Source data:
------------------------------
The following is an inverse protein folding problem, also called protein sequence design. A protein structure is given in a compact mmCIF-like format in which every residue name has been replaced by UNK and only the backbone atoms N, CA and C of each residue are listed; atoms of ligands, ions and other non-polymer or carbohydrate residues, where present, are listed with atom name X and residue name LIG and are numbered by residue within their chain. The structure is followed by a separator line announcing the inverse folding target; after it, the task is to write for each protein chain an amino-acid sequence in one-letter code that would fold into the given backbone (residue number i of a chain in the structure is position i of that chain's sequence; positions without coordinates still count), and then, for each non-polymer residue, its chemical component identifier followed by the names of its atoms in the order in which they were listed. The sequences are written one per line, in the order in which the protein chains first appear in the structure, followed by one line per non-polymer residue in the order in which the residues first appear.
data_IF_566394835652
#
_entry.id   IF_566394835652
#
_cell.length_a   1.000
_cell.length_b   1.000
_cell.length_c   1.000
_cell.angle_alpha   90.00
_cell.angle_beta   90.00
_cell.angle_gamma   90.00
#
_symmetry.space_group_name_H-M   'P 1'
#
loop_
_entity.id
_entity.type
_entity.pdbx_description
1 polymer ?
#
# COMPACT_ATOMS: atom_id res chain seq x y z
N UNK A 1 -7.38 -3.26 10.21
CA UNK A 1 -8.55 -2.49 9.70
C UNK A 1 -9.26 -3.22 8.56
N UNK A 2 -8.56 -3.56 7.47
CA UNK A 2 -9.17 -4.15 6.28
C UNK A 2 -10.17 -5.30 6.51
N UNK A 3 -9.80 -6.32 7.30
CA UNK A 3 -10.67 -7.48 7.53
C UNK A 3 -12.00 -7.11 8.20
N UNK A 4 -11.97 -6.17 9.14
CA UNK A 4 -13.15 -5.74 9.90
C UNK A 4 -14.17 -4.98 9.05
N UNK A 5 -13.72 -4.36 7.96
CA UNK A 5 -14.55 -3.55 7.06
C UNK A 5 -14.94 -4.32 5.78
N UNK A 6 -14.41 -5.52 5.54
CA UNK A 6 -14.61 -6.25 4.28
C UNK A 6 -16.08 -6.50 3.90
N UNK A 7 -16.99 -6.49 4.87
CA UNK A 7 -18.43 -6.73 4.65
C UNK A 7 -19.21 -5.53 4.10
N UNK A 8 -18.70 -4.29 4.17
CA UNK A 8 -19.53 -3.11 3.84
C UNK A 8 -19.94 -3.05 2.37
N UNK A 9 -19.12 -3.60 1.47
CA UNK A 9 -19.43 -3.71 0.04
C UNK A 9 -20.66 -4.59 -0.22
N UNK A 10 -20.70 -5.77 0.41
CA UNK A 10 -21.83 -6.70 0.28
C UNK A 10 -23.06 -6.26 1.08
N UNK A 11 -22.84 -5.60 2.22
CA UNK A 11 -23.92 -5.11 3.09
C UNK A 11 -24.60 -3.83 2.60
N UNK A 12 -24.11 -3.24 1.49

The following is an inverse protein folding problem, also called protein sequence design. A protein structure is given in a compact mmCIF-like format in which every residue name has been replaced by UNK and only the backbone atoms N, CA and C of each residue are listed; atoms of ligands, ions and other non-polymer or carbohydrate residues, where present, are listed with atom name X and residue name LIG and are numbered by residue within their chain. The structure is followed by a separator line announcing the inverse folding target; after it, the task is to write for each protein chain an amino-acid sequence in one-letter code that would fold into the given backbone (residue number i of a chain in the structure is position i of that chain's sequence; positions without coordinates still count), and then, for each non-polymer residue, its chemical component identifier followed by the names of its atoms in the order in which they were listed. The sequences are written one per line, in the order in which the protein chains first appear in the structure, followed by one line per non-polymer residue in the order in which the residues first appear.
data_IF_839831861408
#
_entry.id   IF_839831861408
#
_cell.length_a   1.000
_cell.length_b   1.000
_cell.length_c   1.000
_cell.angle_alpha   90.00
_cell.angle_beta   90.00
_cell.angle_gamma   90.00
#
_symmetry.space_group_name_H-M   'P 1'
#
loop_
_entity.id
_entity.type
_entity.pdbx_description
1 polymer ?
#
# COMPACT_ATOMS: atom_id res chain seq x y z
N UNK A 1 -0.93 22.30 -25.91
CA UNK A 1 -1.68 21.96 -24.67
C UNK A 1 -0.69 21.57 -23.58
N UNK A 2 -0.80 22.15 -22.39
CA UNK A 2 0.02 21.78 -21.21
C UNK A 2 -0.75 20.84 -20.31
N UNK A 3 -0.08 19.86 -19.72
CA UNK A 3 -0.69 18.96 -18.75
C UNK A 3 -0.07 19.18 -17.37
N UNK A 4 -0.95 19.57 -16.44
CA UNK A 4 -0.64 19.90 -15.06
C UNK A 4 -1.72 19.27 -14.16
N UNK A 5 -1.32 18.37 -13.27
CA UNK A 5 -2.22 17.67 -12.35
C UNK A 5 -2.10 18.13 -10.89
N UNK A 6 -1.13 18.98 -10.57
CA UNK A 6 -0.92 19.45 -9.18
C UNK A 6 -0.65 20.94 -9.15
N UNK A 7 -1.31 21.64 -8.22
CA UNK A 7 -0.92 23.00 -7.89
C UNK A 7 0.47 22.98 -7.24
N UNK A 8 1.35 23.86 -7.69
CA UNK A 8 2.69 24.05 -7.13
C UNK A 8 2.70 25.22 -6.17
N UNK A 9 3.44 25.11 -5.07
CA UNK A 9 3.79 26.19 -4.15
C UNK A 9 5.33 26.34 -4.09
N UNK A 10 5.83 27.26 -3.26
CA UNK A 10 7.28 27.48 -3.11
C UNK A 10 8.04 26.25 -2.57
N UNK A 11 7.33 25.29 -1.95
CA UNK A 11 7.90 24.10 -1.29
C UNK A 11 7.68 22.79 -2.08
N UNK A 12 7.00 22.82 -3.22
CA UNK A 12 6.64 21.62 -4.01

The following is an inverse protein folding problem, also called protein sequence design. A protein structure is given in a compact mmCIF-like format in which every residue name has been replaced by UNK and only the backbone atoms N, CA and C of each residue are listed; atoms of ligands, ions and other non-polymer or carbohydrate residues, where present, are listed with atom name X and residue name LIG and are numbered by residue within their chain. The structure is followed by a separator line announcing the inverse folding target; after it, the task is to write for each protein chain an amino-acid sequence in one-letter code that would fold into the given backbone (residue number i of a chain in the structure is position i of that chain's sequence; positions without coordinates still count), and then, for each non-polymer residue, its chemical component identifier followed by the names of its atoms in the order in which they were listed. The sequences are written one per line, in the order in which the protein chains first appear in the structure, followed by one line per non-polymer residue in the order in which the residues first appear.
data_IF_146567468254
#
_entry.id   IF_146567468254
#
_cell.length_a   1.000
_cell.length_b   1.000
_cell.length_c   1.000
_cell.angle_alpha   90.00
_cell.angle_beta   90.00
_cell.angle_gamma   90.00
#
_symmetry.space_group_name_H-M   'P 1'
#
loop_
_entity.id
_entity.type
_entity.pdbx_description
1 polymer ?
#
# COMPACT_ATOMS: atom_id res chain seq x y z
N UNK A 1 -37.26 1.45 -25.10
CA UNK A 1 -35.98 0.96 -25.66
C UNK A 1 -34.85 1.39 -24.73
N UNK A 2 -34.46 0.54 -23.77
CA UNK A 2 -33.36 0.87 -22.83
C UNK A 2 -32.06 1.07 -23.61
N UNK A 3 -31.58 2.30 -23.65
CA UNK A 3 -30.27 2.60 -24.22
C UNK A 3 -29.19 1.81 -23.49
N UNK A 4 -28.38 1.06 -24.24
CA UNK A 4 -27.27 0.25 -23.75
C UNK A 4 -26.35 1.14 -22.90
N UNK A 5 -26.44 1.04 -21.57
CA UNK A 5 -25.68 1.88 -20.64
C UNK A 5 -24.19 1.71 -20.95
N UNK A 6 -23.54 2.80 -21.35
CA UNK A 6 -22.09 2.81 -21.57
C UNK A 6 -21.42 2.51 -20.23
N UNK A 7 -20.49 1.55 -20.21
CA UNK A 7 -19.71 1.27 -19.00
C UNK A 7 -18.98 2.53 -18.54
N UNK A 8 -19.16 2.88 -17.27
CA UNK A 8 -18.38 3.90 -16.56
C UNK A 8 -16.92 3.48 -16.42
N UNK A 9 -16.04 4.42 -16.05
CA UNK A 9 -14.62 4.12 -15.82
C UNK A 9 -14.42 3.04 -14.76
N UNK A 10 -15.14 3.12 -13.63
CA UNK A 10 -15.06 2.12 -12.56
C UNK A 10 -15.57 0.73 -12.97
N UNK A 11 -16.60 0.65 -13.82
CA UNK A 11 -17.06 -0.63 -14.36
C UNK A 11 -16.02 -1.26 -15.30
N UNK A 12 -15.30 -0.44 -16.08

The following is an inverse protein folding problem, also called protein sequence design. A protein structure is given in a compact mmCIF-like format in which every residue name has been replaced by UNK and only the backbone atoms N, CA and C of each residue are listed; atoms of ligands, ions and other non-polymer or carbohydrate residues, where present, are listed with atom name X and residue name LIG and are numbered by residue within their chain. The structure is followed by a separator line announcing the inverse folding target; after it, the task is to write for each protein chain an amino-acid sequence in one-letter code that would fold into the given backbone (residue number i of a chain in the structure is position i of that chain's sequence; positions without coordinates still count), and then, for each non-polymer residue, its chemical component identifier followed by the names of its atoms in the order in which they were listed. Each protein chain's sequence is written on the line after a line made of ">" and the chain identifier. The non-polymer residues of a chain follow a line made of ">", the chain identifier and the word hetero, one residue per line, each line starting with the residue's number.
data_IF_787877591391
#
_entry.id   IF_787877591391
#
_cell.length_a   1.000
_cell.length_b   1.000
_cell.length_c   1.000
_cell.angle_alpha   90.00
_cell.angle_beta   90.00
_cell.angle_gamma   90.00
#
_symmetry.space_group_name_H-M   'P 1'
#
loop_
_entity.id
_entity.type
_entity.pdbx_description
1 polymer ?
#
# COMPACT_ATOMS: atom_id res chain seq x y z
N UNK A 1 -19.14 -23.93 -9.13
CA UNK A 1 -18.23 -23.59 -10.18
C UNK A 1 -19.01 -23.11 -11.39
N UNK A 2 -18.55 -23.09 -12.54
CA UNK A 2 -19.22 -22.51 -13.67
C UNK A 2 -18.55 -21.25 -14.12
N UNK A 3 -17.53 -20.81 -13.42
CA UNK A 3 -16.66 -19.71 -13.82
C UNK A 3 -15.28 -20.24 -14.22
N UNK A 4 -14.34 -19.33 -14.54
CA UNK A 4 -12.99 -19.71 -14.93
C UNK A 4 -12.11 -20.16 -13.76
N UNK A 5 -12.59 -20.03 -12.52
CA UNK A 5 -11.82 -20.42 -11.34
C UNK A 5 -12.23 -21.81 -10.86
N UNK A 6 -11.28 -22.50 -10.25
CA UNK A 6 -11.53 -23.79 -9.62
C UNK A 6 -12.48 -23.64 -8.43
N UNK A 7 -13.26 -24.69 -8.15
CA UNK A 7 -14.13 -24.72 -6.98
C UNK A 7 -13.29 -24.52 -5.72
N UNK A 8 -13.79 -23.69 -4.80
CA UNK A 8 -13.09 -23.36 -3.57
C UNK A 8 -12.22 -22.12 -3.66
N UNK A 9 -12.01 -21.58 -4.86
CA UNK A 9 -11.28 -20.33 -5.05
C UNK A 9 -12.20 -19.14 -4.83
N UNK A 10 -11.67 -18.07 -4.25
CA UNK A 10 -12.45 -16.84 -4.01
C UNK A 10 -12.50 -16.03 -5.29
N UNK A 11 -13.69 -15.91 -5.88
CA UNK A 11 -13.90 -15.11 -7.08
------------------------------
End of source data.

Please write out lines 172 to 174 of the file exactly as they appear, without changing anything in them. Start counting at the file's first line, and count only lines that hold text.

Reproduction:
_cell.length_a   1.000
_cell.length_b   1.000
_cell.length_c   1.000